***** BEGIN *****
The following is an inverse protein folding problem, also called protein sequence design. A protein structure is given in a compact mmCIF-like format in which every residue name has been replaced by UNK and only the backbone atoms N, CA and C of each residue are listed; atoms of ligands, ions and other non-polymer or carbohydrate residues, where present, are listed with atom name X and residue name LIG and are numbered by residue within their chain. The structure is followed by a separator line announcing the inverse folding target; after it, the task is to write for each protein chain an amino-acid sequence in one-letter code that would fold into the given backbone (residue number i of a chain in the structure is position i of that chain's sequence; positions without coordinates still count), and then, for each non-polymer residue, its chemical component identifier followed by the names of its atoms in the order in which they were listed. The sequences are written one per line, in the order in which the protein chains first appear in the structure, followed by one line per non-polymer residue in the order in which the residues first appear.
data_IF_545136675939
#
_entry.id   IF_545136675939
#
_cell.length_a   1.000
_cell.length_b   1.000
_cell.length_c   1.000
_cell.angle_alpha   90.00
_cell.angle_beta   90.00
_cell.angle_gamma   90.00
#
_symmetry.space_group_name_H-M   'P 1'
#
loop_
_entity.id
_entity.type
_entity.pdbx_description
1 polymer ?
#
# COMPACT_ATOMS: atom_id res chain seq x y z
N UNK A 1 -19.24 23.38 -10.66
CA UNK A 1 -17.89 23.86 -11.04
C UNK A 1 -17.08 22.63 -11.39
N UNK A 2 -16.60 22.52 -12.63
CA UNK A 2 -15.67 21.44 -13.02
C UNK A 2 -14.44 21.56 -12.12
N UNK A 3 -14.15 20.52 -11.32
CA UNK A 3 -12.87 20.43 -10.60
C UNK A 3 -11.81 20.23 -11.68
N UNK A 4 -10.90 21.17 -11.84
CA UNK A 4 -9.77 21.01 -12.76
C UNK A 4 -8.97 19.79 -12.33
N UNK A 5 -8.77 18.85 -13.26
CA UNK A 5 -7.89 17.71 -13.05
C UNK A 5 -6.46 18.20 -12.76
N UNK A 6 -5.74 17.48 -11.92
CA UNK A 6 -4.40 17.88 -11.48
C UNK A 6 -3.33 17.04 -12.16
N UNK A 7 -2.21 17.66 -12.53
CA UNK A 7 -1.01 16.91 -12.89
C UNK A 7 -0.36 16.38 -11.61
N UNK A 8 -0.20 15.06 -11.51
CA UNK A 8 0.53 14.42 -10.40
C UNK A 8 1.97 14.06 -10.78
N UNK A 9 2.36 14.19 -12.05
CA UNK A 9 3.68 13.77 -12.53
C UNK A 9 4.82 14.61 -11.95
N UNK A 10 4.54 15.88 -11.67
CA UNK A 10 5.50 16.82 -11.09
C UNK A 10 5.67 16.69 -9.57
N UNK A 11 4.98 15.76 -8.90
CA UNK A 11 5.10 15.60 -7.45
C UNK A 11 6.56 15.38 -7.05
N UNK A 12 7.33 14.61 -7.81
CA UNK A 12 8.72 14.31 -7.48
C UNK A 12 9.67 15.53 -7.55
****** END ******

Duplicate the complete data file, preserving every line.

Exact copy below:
The following is an inverse protein folding problem, also called protein sequence design. A protein structure is given in a compact mmCIF-like format in which every residue name has been replaced by UNK and only the backbone atoms N, CA and C of each residue are listed; atoms of ligands, ions and other non-polymer or carbohydrate residues, where present, are listed with atom name X and residue name LIG and are numbered by residue within their chain. The structure is followed by a separator line announcing the inverse folding target; after it, the task is to write for each protein chain an amino-acid sequence in one-letter code that would fold into the given backbone (residue number i of a chain in the structure is position i of that chain's sequence; positions without coordinates still count), and then, for each non-polymer residue, its chemical component identifier followed by the names of its atoms in the order in which they were listed. The sequences are written one per line, in the order in which the protein chains first appear in the structure, followed by one line per non-polymer residue in the order in which the residues first appear.
data_IF_545136675939
#
_entry.id   IF_545136675939
#
_cell.length_a   1.000
_cell.length_b   1.000
_cell.length_c   1.000
_cell.angle_alpha   90.00
_cell.angle_beta   90.00
_cell.angle_gamma   90.00
#
_symmetry.space_group_name_H-M   'P 1'
#
loop_
_entity.id
_entity.type
_entity.pdbx_description
1 polymer ?
#
# COMPACT_ATOMS: atom_id res chain seq x y z
N UNK A 1 -19.24 23.38 -10.66
CA UNK A 1 -17.89 23.86 -11.04
C UNK A 1 -17.08 22.63 -11.39
N UNK A 2 -16.60 22.52 -12.63
CA UNK A 2 -15.67 21.44 -13.02
C UNK A 2 -14.44 21.56 -12.12
N UNK A 3 -14.15 20.52 -11.32
CA UNK A 3 -12.87 20.43 -10.60
C UNK A 3 -11.81 20.23 -11.68
N UNK A 4 -10.90 21.17 -11.84
CA UNK A 4 -9.77 21.01 -12.76
C UNK A 4 -8.97 19.79 -12.33
N UNK A 5 -8.77 18.85 -13.26
CA UNK A 5 -7.89 17.71 -13.05
C UNK A 5 -6.46 18.20 -12.76
N UNK A 6 -5.74 17.48 -11.92
CA UNK A 6 -4.40 17.88 -11.48
C UNK A 6 -3.33 17.04 -12.16
N UNK A 7 -2.21 17.66 -12.53
CA UNK A 7 -1.01 16.91 -12.89
C UNK A 7 -0.36 16.38 -11.61
N UNK A 8 -0.20 15.06 -11.51
CA UNK A 8 0.53 14.42 -10.40
C UNK A 8 1.97 14.06 -10.78
N UNK A 9 2.36 14.19 -12.05
CA UNK A 9 3.68 13.77 -12.53
C UNK A 9 4.82 14.61 -11.95
N UNK A 10 4.54 15.88 -11.67
CA UNK A 10 5.50 16.82 -11.09
C UNK A 10 5.67 16.69 -9.57
N UNK A 11 4.98 15.76 -8.90
CA UNK A 11 5.10 15.60 -7.45
C UNK A 11 6.56 15.38 -7.05
N UNK A 12 7.33 14.61 -7.81
CA UNK A 12 8.72 14.31 -7.48
C UNK A 12 9.67 15.53 -7.55